Palo Alto has long been a leader in sustainability, adopting one of the first municipal climate action plans in the U.S. in 2007, delivering carbon neutral electricity, and partnering with our community to develop a vision for an innovative, carbon neutral city of the future. Poised to take the next step as a climate and sustainability leader - with one of the boldest municipal climate goals in the country - Palo Alto is on the right path to achieve a prosperous, resilient city for all residents, thanks in part to the contributions of hundreds of community members.
The City of Palo Alto held a community summit on January 24, 2016 that brought together more than 500 engaged and committed citizens who worked on the challenges of water, energy, and transportation. Their ideas fed into a draft Sustainability and Climate Action Plan (S/CAP) that laid out a general framework and proposed a bold goal: a reduction of 80 percent of Greenhouse Gas (GHG) emissions below 1990 levels by the year 2030. This far exceeds the state of California’s world-leading reduction goals of 80 percent by 2050 and 40 percent below 1990 levels by 2030 – something Palo Alto has already almost accomplished by reducing GHG emissions 36 percent. A recap of the event can be found here.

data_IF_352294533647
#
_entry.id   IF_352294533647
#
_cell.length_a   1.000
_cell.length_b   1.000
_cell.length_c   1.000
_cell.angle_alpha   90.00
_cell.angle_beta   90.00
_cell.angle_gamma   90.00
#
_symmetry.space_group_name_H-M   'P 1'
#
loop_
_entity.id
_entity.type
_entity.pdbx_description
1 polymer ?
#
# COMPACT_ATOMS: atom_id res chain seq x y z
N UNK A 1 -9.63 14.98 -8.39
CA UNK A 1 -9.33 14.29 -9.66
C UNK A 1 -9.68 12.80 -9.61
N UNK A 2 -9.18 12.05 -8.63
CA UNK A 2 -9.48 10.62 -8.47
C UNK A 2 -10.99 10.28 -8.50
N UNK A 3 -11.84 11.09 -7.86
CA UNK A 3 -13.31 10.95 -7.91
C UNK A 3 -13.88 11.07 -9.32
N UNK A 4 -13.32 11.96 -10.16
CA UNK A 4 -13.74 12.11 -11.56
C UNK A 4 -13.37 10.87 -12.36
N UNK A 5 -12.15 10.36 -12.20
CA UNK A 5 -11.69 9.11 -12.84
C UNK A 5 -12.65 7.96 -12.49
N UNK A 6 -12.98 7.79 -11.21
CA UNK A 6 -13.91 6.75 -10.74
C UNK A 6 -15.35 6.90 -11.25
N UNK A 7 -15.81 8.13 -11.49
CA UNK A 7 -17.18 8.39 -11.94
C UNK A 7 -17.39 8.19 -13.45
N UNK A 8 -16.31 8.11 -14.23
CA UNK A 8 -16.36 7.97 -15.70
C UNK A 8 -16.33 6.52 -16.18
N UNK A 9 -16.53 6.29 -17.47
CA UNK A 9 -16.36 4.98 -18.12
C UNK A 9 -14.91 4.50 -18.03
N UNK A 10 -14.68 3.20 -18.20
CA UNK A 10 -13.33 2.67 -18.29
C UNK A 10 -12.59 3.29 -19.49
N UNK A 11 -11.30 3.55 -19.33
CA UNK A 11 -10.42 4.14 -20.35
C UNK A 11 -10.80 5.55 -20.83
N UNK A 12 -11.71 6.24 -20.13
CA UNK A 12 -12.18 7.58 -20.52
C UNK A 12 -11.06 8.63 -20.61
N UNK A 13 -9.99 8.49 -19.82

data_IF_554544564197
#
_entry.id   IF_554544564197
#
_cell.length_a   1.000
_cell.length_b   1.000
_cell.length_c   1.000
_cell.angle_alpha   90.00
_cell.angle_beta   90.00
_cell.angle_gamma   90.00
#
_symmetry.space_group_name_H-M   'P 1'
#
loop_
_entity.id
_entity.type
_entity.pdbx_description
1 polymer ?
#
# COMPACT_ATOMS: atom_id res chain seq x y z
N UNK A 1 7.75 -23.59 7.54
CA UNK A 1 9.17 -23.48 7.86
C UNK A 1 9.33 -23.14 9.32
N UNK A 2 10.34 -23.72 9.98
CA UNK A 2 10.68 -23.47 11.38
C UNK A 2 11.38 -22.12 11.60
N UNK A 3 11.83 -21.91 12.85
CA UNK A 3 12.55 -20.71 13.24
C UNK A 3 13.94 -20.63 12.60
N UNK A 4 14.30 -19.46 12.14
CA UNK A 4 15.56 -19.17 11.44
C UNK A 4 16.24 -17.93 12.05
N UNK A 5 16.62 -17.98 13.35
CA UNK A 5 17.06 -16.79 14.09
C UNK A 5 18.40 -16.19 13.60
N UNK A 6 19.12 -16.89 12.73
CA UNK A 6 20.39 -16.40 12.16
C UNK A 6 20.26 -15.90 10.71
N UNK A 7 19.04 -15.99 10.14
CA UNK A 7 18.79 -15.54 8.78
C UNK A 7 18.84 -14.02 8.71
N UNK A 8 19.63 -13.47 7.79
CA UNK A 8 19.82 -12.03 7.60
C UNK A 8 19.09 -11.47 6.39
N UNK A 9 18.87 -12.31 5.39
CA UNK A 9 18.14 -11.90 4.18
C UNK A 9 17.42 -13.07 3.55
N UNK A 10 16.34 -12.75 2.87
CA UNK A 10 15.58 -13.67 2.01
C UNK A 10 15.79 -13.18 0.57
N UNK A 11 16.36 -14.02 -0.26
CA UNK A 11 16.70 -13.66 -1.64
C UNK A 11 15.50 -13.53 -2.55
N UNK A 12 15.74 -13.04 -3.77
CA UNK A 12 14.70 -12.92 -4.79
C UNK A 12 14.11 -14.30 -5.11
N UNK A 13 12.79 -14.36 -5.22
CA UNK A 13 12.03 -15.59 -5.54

Climate Ideas Expo: November 18, 2014
In support of the S/CAP the City hosted an interactive “ideas expo” to invite ideas from the community to help advance the City’s sustainability goals. This dynamic event introduced the S/CAP and highlight global best practices and municipal advancements in sustainability. Community members shared their ideas and proposals to help accelerate the pace of change in Palo Alto. And to help answer the question: What can a small, innovative city contribute to the sustainability revolution? We also invited your ideas through the City’s online discussion forum, Open City Hall. Click here for a summary of the ideas shared on Open City Hall.
Key themes that emerged during the evening include strategies to enable:
Fuel switching to cleaner fuels (e.g., electricity)
Transportation shifts away from personal vehicles
Innovative financing approaches
Behavior change and community engagement
Click here to see a summary of the workshop. A list of presented posters can be found here.
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